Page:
Ready to try lamination for yourself? The team at Lamination Depot has everything you need to become a lamination expert: lamination supplies for beginners, workstations and stands, carriers, cleaning supplies, and laminating accessories. If you’re not sure where to start, check out our Product FAQs here, or get in touch with us at 800-925-0054. We’re here to help! 

TruLam TL-320B 12 in. Pouch Laminator Demo Video

The TruLam TL-320B 12″ Pouch Laminator is a compact, easy-to-use desktop laminator that is powerful enough for office use yet affordable enough to fit into almost any budget. This feature-packed laminator has a user-friendly digital display and electronic temperature controls, four silicone rollers, and a reverse switch to aid in jam clearing. The TL 320B is capable of laminating with pouches up to 10 mil in thickness, making it an ideal choice for all of your laminating projects. This versatile model has a durable metal housing and features a one-year warranty. The TL-320B is compatible with all major brands of laminating pouches, including GBC, Fellowes, Universal, Purple Cows, and Lamination Depot’s own high-quality laminating sheets.

In a Jam? Here’s How to Clear a Jammed Pouch Laminator

If an inserted pouch does not come out the other side of your pouch laminator, it may have jammed your machine. A quick resolution is to run the machine in reverse and hopefully roll the pouch back out of the front of the machine.

Why is my pouch laminator jammed?

A few common ways an operator can jam a laminating machine include:

  • Running a laminating pouch at too high of a temperature, causing it to melt and wrap around the machine roller(s)
  • Inserting a laminating pouch with the end opposite the sealed edge first

If the pouch will not come out either end of the machine and you start to smell a burning plastic odor or see smoke, immediately turn off and unplug the machine. Wait for the machine to cool down completely before attempting to remove the jammed pouch or clean the machine interior.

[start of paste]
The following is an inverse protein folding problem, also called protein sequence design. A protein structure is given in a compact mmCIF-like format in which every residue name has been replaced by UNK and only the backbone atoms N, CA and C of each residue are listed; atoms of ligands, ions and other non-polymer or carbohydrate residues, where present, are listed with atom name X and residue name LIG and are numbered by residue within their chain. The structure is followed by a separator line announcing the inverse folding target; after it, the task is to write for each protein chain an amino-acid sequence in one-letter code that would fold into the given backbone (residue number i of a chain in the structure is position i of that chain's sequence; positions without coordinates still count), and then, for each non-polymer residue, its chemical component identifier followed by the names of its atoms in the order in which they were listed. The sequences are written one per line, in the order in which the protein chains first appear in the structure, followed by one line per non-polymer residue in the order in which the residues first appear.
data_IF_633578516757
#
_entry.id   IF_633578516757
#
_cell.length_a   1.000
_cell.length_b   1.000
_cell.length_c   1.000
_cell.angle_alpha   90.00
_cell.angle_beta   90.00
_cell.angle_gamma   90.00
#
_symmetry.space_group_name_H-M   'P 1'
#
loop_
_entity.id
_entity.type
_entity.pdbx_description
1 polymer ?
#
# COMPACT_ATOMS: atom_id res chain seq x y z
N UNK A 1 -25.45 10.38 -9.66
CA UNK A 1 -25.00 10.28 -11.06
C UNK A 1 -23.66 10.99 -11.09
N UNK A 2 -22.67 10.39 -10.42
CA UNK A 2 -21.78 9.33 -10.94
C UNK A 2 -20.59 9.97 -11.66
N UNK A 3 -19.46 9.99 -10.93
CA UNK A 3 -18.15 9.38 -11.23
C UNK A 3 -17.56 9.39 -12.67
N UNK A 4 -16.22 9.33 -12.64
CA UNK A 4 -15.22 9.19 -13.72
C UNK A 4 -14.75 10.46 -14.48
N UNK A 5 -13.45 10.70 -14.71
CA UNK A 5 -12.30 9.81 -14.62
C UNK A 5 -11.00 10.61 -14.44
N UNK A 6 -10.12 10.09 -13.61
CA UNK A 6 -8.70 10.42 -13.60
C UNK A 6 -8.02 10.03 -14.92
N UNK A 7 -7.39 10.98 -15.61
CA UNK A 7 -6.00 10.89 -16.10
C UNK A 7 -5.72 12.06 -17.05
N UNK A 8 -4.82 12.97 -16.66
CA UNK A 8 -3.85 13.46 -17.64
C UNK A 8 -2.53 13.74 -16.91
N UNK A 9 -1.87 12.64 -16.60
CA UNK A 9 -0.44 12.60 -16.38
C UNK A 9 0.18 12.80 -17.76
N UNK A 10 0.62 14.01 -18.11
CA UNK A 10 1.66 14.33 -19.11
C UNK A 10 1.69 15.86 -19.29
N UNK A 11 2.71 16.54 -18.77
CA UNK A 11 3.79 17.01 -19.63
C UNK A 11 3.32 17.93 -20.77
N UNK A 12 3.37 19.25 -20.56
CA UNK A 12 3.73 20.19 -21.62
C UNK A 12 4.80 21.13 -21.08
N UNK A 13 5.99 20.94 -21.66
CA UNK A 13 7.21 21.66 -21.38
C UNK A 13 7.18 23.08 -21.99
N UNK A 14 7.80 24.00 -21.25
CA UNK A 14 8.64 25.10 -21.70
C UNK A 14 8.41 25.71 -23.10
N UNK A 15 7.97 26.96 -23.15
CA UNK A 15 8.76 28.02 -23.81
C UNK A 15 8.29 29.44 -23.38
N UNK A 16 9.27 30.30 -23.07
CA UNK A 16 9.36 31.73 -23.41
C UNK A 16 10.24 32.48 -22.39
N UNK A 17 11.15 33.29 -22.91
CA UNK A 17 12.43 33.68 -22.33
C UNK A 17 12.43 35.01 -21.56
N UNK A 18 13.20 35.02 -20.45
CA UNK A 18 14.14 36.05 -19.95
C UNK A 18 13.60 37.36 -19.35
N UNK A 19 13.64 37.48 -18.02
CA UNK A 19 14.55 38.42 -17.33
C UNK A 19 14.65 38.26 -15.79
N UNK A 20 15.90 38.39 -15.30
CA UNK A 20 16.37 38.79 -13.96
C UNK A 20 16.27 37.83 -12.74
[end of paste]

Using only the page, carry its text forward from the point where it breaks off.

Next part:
How do I remove a jammed pouch that won’t come out when I press the reverse button?

Pouch jams are not often covered by machine manufacturer warranties. In the event a pouch is certainly jammed in the machine, you may be able to remove it yourself and clean the adhesive off the rollers.

Most models of office grade or professional pouch laminators have a removable hood, allowing you to access the rollers. If you cannot remove the jammed pouch from this angle, you may need to disassemble the machine to access the culprit under the bottom set of machine rollers.

How do I clean my laminator’s machine rollers?

Once the blockage is cleared, there will likely be an adhesive mess on the rollers. The adhesive can be cleaned by gently rubbing the rollers with a soft cotton cloth (like an old t-shirt scrap) dampened with odorless mineral spirits. Be careful: silicone rollers can tear easily.

Once you’ve cleaned and reassembled the machine, you may smell the remainder of the adhesive melting off the rollers for a while.

If your machine rollers have melted and the machine cannot be repaired, you may need to purchase a whole new machine.

How do I prevent pouch laminator jams?

Here are some helpful tips to lengthen the life of your pouch laminator:

  1. Referring to your machine’s operating manual, match the correct temperature to your pouch thickness.
  2. Use a pouch carrier to evenly distribute heat across the pouch and provide structure to thinner pouches (like 3 Mil & 5 Mil). Note: In some cases, you may need to increase the temperature by about 10 deg F.
  3. Always insert a laminating pouch into the pouch laminator with the sealed edge first! This way, the air is properly pushed out of the pouch as it goes through the machine, making sure the pouch doesn’t buckle during the process.

Finding a Replacement for an Existing School or Office Roll Laminator

If you’re looking to replace a broken roll laminator in a hurry and it is either no longer under manufacturer warranty or repair costs are too steep, here are some starting points before beginning your research and making a purchase:

“How frequently am I laminating?” Budget weighs heavily on decision-making, but it is also important to evaluate the return on investment: a roll laminating machine‘s price may initially be attractive, but not after it is replaced yet again in a short period of time due to heavy usage or high-volume workload. If your needs exceed your existing laminator’s capabilities, you might need to consider an upgrade – in some cases, maybe even a commercial-grade laminating machine.